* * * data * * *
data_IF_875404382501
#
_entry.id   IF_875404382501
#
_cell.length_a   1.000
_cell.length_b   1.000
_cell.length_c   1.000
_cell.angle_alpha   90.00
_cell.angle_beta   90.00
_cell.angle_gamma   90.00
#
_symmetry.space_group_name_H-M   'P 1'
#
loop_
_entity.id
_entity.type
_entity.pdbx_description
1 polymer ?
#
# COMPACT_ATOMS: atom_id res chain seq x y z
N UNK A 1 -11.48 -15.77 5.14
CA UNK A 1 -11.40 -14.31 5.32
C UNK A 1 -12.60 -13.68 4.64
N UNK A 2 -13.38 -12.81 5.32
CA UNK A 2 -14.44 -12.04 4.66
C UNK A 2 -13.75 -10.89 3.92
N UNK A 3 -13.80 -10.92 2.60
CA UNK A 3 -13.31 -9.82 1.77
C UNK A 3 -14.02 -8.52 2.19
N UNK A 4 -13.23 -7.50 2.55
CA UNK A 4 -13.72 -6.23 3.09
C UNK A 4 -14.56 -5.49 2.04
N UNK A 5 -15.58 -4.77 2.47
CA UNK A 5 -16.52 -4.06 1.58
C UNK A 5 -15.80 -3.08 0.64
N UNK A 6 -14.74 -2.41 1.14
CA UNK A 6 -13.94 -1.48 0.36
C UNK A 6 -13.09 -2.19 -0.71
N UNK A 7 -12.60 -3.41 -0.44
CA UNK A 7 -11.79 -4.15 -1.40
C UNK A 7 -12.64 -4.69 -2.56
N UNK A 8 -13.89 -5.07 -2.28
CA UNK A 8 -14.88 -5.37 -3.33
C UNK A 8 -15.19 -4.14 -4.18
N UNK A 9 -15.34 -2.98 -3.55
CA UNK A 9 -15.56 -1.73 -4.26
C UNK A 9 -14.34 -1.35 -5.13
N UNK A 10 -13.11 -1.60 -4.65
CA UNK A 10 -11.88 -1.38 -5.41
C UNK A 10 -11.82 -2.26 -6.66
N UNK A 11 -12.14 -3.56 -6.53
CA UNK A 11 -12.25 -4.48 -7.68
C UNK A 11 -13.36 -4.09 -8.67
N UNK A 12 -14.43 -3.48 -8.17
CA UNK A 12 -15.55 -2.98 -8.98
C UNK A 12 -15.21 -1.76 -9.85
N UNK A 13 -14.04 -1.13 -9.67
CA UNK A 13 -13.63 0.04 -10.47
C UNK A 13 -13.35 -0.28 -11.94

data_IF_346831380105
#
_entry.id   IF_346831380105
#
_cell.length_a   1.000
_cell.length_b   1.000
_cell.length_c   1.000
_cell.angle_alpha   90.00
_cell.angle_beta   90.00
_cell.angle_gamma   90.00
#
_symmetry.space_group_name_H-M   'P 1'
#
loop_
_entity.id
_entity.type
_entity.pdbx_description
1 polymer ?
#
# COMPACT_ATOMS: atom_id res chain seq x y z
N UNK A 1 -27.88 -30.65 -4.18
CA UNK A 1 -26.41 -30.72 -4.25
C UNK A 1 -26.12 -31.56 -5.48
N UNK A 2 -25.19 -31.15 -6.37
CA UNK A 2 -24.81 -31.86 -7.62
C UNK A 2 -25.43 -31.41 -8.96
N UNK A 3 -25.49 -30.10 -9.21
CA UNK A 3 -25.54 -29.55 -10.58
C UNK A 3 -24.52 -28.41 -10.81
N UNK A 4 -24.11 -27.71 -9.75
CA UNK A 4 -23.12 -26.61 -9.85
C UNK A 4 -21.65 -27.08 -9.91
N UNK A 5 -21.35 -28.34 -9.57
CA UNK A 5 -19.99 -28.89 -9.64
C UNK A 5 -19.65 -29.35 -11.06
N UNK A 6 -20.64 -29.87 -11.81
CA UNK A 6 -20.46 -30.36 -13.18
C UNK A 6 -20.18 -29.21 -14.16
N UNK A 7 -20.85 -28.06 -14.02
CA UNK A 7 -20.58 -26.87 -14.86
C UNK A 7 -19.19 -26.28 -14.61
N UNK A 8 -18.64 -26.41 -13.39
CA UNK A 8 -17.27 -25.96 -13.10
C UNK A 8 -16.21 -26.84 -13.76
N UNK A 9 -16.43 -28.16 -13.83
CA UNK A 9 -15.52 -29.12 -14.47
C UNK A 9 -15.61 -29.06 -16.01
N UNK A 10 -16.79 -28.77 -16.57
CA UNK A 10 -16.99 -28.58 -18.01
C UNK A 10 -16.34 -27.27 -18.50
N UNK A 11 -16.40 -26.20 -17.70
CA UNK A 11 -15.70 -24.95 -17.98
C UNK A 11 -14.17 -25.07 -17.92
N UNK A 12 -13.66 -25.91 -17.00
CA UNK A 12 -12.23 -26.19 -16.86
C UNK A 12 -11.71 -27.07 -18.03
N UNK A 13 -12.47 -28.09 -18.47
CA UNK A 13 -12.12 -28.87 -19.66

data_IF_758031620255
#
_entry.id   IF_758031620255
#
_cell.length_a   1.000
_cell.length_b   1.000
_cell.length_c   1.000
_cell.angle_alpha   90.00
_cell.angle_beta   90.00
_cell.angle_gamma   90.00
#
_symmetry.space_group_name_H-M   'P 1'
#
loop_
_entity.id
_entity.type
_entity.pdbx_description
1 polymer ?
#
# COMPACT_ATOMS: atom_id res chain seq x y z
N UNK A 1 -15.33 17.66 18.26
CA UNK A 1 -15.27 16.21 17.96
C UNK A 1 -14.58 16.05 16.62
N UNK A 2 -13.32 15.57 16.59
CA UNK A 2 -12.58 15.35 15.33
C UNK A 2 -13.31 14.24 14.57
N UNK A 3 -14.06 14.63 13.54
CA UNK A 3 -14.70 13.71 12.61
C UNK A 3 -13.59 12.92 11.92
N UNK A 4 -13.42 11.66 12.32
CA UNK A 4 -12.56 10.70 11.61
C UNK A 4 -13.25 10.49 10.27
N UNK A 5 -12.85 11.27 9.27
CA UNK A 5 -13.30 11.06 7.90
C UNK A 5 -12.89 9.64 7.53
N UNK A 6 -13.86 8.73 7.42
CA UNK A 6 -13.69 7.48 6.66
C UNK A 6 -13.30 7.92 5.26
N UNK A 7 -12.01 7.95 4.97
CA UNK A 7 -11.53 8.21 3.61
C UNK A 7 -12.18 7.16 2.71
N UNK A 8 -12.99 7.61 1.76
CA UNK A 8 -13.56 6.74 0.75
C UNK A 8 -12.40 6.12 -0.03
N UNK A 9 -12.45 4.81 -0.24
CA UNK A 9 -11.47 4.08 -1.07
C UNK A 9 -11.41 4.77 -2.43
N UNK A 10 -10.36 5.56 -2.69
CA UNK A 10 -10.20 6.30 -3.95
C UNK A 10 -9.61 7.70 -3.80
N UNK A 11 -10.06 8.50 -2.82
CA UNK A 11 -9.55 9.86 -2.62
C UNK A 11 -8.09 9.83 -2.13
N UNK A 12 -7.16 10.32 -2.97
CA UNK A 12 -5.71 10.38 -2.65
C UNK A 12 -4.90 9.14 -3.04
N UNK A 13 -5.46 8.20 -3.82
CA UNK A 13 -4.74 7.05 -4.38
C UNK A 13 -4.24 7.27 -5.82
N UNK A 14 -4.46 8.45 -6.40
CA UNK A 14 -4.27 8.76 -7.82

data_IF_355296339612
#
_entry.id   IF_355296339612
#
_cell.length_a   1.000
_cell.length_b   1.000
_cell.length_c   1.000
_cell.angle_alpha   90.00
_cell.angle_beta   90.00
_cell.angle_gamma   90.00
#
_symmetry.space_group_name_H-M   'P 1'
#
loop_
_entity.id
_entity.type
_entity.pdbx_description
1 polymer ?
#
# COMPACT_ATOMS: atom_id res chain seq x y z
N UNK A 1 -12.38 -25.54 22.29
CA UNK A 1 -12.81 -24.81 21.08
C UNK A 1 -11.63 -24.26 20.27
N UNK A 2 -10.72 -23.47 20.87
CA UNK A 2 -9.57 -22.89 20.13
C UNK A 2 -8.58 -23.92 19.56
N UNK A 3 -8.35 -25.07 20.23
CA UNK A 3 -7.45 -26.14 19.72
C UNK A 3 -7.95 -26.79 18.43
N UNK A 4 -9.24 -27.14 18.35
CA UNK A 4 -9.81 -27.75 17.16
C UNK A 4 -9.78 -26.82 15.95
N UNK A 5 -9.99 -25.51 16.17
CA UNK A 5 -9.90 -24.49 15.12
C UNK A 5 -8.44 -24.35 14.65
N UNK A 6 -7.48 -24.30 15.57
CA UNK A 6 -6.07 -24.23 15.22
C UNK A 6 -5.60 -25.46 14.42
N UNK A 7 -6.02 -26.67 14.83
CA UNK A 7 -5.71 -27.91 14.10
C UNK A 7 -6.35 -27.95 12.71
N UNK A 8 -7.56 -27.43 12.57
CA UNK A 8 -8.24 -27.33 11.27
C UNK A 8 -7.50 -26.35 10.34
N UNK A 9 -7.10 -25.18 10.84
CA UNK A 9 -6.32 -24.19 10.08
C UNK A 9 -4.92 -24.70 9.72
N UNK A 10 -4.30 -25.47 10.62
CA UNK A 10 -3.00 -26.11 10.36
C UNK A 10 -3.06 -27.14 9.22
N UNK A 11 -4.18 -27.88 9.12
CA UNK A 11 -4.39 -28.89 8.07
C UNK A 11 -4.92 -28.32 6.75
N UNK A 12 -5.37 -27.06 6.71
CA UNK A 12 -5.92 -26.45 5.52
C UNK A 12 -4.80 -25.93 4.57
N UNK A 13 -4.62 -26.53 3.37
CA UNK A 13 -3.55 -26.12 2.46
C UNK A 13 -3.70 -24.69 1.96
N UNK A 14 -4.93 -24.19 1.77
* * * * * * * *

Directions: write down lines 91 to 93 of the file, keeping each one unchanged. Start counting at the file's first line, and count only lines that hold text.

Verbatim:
C UNK A 4 -21.65 -27.08 -9.91
N UNK A 5 -21.35 -28.34 -9.57
CA UNK A 5 -19.99 -28.89 -9.64